Over the mountains and through the desert to Grandmother's house we go

We have made it to warm and sunny Arizona. It was a long day... a very long day. We were in the van and pulling away at 6:45 am and pulled in front of my parent's house at 10:30 pm. That was with as few bathroom/gas stops as possible and a half an hour for lunch. I'm not quite sure how J. managed to do all that driving.

On the plus side, everyone was extremely good. We had been travelling for enough time that everyone had made the transition, plus we started a really good recorded book. Now, I always check out far more books than we will actually be able to hear because there is usually at least one dud amongst them. The first one we listened to at the beginning of the trip was fine, though nothing spectacular. On the second day we started one that seemed to have great potential, but none of us could stand to listen to the way it was read. We stopped it after the first couple of chapters and I think I'll check it out of the library to do as a read aloud. Plus, I just love the title... We Are Not Eaten By Yaks (by C. Alexander London).

The book we started yesterday was Hattie Big Sky by Kirby Larsen. The story is set in 1918 and follows a 16 year old girl as she travels to Montana and takes over her uncle's land claim which he willed to her. The book describes the hard work, joys, and hardships of living and working a land claim and at the same time deals with the historical world events of World War I and the influenza epidemic. Everyone in the car was interested in it and what was going on in the book often became the subject of conversation at each of our stops. There were a few internal inconsistencies within the story which would occasionally jar me (Hattie tells us she's a southpaw when pitching a baseball, but then says she puts her mitt on her left hand... that sort of thing), but the story was so well done that I could overlook these small things. We listened to all 7+ hours of the story and finished it before the Phoenix city limits. By the time it was dark and we were on the final CD of the story, the whole day had become a rather odd experience of doing nothing but driving and living in Montana along with Hattie. This is one of my very favorite ways to experience a book; when you have enough time to become so fully engrossed in the story that it almost feels real. You can only really experience this when you read enough of the story at one sitting, and being captive in a moving vehicle allows this to be possible.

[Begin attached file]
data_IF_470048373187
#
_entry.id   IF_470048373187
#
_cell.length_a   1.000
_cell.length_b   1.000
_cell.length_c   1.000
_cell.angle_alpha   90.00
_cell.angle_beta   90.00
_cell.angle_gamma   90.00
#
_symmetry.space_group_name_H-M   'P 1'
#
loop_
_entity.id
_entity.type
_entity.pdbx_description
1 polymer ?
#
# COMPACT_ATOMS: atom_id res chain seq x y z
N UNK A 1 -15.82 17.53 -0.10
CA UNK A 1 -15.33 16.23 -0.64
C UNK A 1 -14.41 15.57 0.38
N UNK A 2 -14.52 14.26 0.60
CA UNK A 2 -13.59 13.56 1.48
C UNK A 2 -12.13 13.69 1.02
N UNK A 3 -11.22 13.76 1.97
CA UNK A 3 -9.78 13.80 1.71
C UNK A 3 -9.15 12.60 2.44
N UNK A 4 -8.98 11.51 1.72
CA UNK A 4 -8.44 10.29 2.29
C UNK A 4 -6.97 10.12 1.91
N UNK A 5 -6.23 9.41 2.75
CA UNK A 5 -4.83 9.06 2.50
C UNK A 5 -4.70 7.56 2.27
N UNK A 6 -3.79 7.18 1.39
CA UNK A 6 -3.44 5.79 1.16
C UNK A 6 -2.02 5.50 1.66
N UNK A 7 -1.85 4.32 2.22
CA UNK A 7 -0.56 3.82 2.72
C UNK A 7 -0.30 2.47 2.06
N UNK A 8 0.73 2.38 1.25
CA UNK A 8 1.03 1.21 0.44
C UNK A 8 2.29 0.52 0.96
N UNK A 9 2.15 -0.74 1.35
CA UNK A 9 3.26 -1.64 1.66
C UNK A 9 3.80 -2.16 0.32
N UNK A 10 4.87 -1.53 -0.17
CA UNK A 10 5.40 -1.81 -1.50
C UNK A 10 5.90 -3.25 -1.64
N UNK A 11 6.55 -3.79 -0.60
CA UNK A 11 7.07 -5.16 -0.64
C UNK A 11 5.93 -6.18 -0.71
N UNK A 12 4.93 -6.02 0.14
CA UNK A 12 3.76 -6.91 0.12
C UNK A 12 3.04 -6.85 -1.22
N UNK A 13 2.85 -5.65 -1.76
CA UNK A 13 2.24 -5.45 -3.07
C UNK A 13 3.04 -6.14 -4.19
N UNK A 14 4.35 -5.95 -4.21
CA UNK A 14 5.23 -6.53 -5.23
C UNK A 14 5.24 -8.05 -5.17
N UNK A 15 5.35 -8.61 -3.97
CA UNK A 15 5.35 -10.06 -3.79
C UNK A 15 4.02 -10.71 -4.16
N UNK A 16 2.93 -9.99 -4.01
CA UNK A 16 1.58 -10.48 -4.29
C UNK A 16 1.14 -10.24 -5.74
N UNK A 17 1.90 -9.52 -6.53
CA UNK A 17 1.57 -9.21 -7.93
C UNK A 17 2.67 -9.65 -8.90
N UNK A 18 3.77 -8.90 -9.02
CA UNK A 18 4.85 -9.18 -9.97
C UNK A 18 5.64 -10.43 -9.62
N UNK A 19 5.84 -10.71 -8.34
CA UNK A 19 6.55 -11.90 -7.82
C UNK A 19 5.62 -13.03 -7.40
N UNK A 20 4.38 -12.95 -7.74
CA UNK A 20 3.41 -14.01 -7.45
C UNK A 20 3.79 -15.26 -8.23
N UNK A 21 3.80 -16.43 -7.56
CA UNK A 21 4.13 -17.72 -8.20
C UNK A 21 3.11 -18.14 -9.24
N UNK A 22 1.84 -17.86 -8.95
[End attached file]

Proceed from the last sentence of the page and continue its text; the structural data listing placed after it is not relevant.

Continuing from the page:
So, now we're here... the sky is blue, the flowers are blooming, the grass is green, and it is warm. It makes me feel as though I can take deep breaths and relax. And how difficult is it to relax when this is the place you get to relax in?

This has nothing to do with relaxing, but I wanted to show you what it's like to try to get a picture of P. (She is smiling.)

M. and B. are flying in tonight and then everyone will be here and the vacation can really, truly begin.


Anonymous said…
Enjoy the warmth, beauty and fellowship! We LOVE the book Hattie Big Sky. Our favorite part is when she scares off the wolf and her cow looses its tail in the process. A funny answer to prayer. We laughed and cried throughout the book! It has a sequel. We have not read it outloud, but Ellyn has read it on her own.
Glad you made it safely.
Kim Crawford

Popular posts from this blog

Why don't you adopt one of our children?

Adoption 101: Indiscriminate affection

Visiting churches